The Oracle

Students should overcome gender norms for passions

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For some students at South, class selection is a breeze. They usually follow their core classes’ track to their comfort level and lock in an elective. To others, the process is a difficult one, having to balance their class choices with their comfort level because, on the first day of their new class, they may be surrounded exclusively by classmates of the opposite gender.

According to a non-scientific Oracle-conducted survey of 312 students, about one out of three students have either hesitated or chosen not to take a class due to a large discrepancy in gender. Despite the hesitation many students may have, the Oracle Editorial Board suggests students push beyond it and try a subject that they may be curious about, regardless of the gender ratio.

According to Dr. Lara Cummings, assistant principal for student services, the stigma behind gender-biased classes is often associated with the subject matter of the class pertaining to a certain gender.

“I think probably larger than GBS, yes, [there is a stigma],” Cummings said. “I think predominately you’ll hear Autos and people make assumptions that there [are] more men, or you go to a fashion class and people probably think there [are] more females in there.”

Senior Tony Cipolla, the only male in his Total Body Conditioning class, was confronted with this choice in selecting his gym class for his senior year. While choosing Total Body Conditioning over Weights, Cipolla was forewarned about the gender discrepancy, which he took into account when making his decision.

“It’s a very legitimate workout, can be challenging and is taught by an awesome teacher,” Cipolla said. “Boys are discouraged because it’s typically an all-girls class, when really, […] I don’t see anything about the class that is feminine, which is what is keeping the boys away.”

Cipolla is one of two males out of 103 students who take Total Body Conditioning, according to Cummings. But the discrepancy is expanded to other fields as well, such as Fashion where there are two males and 63 females. Females are in the minority in classes like Advanced Topics in Mathematics, where the ratio is 13 females to 25 males this school year and, according to Dawn Hall, Career and Technical Education instructional supervisor, Engineering and other applied technology classes also show the male skew.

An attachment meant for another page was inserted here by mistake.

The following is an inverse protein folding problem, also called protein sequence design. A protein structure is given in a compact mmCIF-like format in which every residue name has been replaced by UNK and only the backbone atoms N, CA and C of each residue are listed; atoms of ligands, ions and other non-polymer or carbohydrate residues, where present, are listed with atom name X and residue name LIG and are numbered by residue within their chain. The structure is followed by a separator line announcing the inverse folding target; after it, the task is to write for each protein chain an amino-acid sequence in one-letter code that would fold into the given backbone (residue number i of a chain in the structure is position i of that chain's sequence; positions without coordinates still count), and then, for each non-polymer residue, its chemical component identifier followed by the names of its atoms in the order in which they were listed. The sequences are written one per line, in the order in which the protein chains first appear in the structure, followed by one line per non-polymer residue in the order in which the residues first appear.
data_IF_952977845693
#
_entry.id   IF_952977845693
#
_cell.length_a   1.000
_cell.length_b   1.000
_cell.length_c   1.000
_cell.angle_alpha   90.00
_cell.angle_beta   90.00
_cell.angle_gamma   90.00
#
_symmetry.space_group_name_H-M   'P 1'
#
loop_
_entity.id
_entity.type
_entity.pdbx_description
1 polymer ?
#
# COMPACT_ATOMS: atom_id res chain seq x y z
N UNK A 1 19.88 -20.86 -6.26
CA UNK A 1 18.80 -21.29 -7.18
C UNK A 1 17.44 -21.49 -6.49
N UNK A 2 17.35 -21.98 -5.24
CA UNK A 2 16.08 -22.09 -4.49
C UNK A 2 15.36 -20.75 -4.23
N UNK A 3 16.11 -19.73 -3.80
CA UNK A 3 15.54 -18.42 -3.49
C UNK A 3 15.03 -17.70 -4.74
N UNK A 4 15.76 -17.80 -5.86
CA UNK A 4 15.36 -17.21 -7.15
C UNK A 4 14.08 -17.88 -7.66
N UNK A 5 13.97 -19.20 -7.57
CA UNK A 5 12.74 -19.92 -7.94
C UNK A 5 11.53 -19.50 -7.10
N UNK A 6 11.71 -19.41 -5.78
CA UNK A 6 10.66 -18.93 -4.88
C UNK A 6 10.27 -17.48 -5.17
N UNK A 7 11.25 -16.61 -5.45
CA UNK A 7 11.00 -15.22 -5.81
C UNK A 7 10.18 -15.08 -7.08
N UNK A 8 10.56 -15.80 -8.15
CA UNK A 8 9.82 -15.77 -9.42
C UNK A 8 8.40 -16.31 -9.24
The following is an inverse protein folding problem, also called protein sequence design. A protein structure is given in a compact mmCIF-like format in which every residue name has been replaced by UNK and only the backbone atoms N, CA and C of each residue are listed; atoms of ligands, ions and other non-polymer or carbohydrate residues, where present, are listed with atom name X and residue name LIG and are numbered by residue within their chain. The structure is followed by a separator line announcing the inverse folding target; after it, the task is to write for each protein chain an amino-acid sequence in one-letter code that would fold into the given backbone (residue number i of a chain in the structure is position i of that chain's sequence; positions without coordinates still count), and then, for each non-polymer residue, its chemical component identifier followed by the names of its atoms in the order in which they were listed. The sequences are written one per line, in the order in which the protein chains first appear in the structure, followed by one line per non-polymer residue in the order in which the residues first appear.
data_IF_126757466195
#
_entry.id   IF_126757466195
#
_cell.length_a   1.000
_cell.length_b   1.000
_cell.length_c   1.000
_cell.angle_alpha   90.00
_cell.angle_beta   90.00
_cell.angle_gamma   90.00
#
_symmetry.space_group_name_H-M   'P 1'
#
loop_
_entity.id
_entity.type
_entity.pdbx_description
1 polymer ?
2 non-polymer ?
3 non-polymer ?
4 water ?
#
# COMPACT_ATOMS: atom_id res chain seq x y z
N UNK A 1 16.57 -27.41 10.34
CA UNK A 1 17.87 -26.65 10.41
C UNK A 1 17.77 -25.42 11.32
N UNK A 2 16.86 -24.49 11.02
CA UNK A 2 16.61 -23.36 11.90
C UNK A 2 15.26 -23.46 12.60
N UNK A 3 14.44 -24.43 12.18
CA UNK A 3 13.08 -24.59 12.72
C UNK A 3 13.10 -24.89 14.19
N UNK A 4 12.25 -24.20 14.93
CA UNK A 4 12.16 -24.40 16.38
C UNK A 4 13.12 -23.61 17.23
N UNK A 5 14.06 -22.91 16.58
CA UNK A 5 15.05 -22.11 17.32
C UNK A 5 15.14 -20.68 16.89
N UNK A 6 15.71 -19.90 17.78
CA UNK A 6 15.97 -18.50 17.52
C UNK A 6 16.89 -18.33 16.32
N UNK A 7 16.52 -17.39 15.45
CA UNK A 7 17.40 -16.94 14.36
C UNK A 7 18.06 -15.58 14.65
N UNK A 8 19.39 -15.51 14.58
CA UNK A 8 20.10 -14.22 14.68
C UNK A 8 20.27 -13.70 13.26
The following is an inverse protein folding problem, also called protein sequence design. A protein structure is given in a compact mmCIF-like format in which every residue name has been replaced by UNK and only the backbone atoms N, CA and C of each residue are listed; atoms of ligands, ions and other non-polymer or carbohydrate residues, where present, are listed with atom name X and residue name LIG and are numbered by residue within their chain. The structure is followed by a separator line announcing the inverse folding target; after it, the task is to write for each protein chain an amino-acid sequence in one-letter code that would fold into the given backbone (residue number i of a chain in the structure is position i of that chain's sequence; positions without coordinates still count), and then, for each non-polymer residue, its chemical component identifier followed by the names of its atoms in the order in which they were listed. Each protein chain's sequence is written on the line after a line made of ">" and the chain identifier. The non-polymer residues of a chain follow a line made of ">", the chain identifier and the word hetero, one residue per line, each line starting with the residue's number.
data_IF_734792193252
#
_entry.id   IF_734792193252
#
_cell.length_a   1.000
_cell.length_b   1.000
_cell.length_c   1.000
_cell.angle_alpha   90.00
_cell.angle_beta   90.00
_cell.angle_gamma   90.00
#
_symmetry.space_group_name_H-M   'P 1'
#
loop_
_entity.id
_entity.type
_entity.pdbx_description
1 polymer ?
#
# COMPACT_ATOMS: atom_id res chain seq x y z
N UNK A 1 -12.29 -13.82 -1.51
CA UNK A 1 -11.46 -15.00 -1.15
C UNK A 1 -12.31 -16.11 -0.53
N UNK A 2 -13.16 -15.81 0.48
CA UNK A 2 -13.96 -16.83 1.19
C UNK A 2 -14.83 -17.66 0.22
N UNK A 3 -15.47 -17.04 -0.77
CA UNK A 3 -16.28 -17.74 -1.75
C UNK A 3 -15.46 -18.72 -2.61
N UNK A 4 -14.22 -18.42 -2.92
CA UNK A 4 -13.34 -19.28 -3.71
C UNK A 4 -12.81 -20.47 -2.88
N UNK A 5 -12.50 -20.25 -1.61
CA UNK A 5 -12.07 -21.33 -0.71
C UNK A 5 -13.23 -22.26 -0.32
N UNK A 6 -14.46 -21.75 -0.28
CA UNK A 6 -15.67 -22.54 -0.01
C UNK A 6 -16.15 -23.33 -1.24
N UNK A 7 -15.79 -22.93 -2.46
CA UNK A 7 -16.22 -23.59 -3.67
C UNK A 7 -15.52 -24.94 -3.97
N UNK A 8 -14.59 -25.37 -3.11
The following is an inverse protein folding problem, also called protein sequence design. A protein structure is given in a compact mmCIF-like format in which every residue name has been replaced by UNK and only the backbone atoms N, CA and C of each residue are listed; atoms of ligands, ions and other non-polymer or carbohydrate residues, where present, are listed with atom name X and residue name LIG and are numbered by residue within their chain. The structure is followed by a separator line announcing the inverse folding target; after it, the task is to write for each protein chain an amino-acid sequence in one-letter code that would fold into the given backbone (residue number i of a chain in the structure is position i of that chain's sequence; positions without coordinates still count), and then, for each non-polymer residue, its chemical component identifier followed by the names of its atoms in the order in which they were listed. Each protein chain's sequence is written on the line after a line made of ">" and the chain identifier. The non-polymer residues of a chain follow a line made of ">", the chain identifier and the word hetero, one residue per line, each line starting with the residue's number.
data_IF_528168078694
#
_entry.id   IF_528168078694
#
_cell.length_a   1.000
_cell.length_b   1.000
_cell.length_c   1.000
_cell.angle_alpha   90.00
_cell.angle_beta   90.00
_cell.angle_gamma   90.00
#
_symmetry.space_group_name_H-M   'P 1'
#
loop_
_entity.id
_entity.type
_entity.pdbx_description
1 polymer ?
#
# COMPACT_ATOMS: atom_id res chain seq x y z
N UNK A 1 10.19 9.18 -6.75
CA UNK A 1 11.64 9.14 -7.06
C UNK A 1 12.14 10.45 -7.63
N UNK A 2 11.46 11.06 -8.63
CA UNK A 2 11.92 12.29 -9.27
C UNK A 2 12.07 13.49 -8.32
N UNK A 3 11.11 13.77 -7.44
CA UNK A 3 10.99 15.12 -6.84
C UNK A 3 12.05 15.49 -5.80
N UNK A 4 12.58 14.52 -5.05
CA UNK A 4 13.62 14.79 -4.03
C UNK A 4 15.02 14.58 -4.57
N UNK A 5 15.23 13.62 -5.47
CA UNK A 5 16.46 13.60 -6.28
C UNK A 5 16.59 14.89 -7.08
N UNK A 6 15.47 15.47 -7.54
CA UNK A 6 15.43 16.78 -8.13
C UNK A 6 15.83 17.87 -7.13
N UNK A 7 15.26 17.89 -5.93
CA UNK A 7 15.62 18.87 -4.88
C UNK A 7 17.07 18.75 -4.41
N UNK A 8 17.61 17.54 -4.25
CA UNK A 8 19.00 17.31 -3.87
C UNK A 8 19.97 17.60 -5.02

Despite his class being mostly male, Bryan Cope, Advanced Topics teacher, values having female students that dare to join the historically male-dominated course. According to Cope, a book he’s been studying, How the Brain Learns Mathematics, claims that the female brain generally learns mathematics in a different mindset than his male students do.

“Oftentimes, girls really want to know the why behind things and want to understand processes and want to dig deeper and really understand something before moving on, whereas guys apparently are more willing to learn a process, move on, neat and clean,” Cope said.

The gender dynamic changes the classroom environment as well, according to Cope, due to the learning differences.

“[Feminine] ways of thinking can bring things to the discipline that maybe a more masculine way of thinking does not,” Cope said. “I think my wife really does understand things at a deeper level than I do, or can tackle those problems that require more intuition, whereas I’m good at memorizing everything at math.”

The Oracle Editorial Board suggests that examples like this prove the worth of having diversity in gender within classes. They expand levels of thought that could only be achieved by having students of the minority gender dare to take the course.

Busting the gender discrepancy-based stigma of classes is also key to personal growth, as it breaks down a wall keeping students from exploring classes and activities that provide further learning. Senior Cammi Davis, despite being in the gender minority for her Weights class, sees the experience as a crucial tool to better her health.

“I use Weights as an example to help myself,” Davis said. “It keeps [me] healthy because I [feel like] a lot of the other gym classes don’t necessarily keep you fit, and it’s also really good for my dancing.”

In selecting classes based on passion, there will ultimately be people who make you question your choices. Though most of them will be looking out for you, dare to take their words with a grain of salt and step outside of your comfort zone toward trying something that interests you.

So students, don’t allow yourselves to look back on high school as a time of what-if’s, but let it be a time to try something new. High school is a time to explore and delve into studies, and classes provide you the opportunities to do so. Don’t let being in the gender minority of a class stop you from trying something new, bettering yourself or pursuing something you love.

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Students should overcome gender norms for passions